HUNTSVILLE, Ala. — The head of U.S. Air Force Space Command is pressing ahead with an initiative to commercialize some of the service’s satellite operations and move others to a new common ground system.

The top-to-bottom review of the Air Force’s satellite ground infrastructure is driven in part by budget constraints and emerging threats from China and Russia. Air Force leaders want to use uniformed space personnel more for battle management operations and save money on expensive infrastructure.

“Even our newest systems lack required resiliency and survivability,” Gen. John Hyten, commander of Space Command, said in a letter to senior subordinates. “We must retool our entire space architecture to one that can be commanded through a robust common platform.”

The July 29 letter appears intended to provide direction as the Air Force begins what is expected to be a two-year process of mapping out its next-generation satellite ground architecture. The transition plan, as currently envisioned, would see the various satellite programs added to the common ground system during the 2020s as they are updated with new technology.

Hyten and other Air Force officials previously have discussed outsourcing the operation of satellite systems such as Wideband Global Satcom and GPS. Many of these systems are controlled by the Air Force Satellite Control Network (AFSCN), for which the service is exploring commercialization opportunities.

The AFSCN, centered at Schriever Air Force Base in Colorado, is staffed by Air Force personnel with support from government contractors like Honeywell Aerospace of Phoenix and Harris Corp. of Melbourne, Florida. By all accounts, the infrastructure is inefficient and badly in need of modernization.

Last year, the Air Force issued study contracts to four companies to examine how they might pick up the slack should the service elect to shutter one or more of its satellite-operating facilities.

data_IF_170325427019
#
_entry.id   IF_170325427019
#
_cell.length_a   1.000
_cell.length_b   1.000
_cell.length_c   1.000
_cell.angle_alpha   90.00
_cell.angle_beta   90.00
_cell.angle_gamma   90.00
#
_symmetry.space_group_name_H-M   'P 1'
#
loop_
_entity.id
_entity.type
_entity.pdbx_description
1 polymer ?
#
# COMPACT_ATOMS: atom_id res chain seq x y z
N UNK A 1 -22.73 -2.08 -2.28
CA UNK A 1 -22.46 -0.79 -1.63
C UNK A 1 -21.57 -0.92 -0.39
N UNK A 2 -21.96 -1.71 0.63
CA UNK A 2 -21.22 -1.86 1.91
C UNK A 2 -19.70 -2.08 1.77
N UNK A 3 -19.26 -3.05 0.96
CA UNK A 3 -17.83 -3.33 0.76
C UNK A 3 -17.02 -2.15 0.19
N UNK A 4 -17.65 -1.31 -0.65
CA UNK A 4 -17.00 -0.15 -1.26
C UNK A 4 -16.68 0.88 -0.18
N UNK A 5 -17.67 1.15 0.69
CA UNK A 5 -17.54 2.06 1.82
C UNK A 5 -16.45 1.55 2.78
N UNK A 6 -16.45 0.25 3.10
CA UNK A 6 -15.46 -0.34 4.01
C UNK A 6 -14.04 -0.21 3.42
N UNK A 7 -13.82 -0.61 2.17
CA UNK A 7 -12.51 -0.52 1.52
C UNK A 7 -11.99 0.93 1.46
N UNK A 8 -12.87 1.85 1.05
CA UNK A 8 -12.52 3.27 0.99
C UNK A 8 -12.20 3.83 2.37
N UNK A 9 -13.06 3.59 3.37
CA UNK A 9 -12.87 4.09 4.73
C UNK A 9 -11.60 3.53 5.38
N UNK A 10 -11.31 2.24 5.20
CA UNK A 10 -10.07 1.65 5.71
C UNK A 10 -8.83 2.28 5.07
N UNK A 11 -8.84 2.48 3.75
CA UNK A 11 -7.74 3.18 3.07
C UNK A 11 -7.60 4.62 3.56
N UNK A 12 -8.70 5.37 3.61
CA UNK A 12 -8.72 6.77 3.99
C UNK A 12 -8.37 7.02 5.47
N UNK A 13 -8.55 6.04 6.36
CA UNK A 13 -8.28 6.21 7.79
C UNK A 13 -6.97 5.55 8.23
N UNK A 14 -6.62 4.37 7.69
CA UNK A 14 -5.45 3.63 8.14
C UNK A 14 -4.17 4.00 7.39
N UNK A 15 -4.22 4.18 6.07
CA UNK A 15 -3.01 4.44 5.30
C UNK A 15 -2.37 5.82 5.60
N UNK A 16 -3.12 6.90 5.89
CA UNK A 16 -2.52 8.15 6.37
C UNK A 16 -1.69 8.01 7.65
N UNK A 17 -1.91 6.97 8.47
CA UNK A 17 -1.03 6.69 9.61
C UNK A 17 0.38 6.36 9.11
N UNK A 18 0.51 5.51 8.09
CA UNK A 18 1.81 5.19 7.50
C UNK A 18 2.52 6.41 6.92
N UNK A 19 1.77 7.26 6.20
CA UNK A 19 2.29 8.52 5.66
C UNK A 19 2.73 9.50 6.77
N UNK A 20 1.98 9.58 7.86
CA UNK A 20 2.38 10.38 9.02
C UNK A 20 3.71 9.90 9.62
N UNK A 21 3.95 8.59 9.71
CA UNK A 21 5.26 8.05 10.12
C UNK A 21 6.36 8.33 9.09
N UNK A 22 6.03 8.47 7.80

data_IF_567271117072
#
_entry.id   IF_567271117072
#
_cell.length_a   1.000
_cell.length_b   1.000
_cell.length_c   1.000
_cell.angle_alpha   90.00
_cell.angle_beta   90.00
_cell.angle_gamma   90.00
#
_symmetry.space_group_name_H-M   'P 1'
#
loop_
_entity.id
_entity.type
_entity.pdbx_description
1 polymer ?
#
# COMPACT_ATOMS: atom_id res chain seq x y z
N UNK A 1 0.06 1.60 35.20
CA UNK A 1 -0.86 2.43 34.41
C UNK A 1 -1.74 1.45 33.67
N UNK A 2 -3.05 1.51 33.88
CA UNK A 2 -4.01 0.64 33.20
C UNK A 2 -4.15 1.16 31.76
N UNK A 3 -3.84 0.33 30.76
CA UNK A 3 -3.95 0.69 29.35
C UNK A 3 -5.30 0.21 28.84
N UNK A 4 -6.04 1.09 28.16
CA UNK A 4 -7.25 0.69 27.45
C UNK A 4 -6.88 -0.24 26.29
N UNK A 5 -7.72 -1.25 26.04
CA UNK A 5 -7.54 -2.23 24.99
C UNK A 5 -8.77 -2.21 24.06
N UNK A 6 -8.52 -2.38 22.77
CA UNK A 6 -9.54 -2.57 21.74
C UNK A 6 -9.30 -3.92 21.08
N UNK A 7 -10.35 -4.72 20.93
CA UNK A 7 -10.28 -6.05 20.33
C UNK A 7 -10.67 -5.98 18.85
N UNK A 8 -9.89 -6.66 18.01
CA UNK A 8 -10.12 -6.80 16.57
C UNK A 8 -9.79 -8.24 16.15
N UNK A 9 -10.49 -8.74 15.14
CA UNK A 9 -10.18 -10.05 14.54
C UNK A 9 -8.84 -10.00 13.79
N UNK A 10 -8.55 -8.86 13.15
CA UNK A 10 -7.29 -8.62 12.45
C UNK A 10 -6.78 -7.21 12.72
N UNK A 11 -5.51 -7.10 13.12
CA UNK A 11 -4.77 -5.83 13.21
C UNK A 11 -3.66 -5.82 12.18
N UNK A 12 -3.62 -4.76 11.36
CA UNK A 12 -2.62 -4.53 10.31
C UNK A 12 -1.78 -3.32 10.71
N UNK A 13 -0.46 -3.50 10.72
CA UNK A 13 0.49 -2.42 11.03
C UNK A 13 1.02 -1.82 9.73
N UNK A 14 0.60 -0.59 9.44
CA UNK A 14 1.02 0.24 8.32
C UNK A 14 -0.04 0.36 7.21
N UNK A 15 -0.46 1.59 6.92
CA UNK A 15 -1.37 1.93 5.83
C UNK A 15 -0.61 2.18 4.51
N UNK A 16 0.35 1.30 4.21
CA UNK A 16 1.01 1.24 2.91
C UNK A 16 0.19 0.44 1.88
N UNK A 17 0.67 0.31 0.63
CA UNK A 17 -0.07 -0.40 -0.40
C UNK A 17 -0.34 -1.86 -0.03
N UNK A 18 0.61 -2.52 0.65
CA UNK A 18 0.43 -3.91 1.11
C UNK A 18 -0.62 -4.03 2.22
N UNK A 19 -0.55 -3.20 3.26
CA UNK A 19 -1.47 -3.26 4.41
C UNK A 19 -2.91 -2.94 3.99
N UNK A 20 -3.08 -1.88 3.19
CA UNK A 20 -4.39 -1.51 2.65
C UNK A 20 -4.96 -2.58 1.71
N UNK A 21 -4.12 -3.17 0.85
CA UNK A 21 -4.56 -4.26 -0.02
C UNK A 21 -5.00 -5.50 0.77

In his memo, Hyten specifically suggested transferring operations of the Air Force’s newest satellite system, the previously classified Geosynchronous Space Situational Awareness Program (GSSAP) that launched in July 2014, from the AFSCN to what he characterized as a “true enterprise ground system.”

Space Command provided SpaceNews with a copy of the memo, an addendum to a “Statement of Commander’s Intent” issued last year by Hyten shortly after he took over.

Hyten has made clear that the Air Force cannot afford separate ground systems for each of its satellite constellations. During the 31st Space Symposium in April, he said it was the “dumbest thing in the world” that the service has five satellite systems with five separate ground stations at Schriever.

In his memo, Hyten warned against allowing “sunk costs to drive decisions” as the Air Force moves to a new satellite operations scheme. “We must weigh the both the impact of repurposing Airmen for mission operations and return on investment,” he wrote.

Hyten’s memo also outlined priorities for the Air Force’s space operations and traffic management center, known as the Joint Space Operations Center (JSpOC), at Vandenberg Air Force Base, California. The center, he said, must fully take over from the legacy Space Defense Operations Center and incorporate a wider array of sensor data.

The Air Force recently awarded a contract for a new radar system, called the Space Fence, that will dramatically increase the number of objects being tracked by the JSpOC.

Defense Department officials are planning the Joint Interagency Coalition Space Operations Center with the intelligence community as a potential backup to the JSpOC, although leaders have said that it could eventually evolve into the primary space operations site.

Mike Gruss covers military space issues, including the U.S. Air Force and Missile Defense Agency, for SpaceNews. He is a graduate of Miami University in Oxford, Ohio.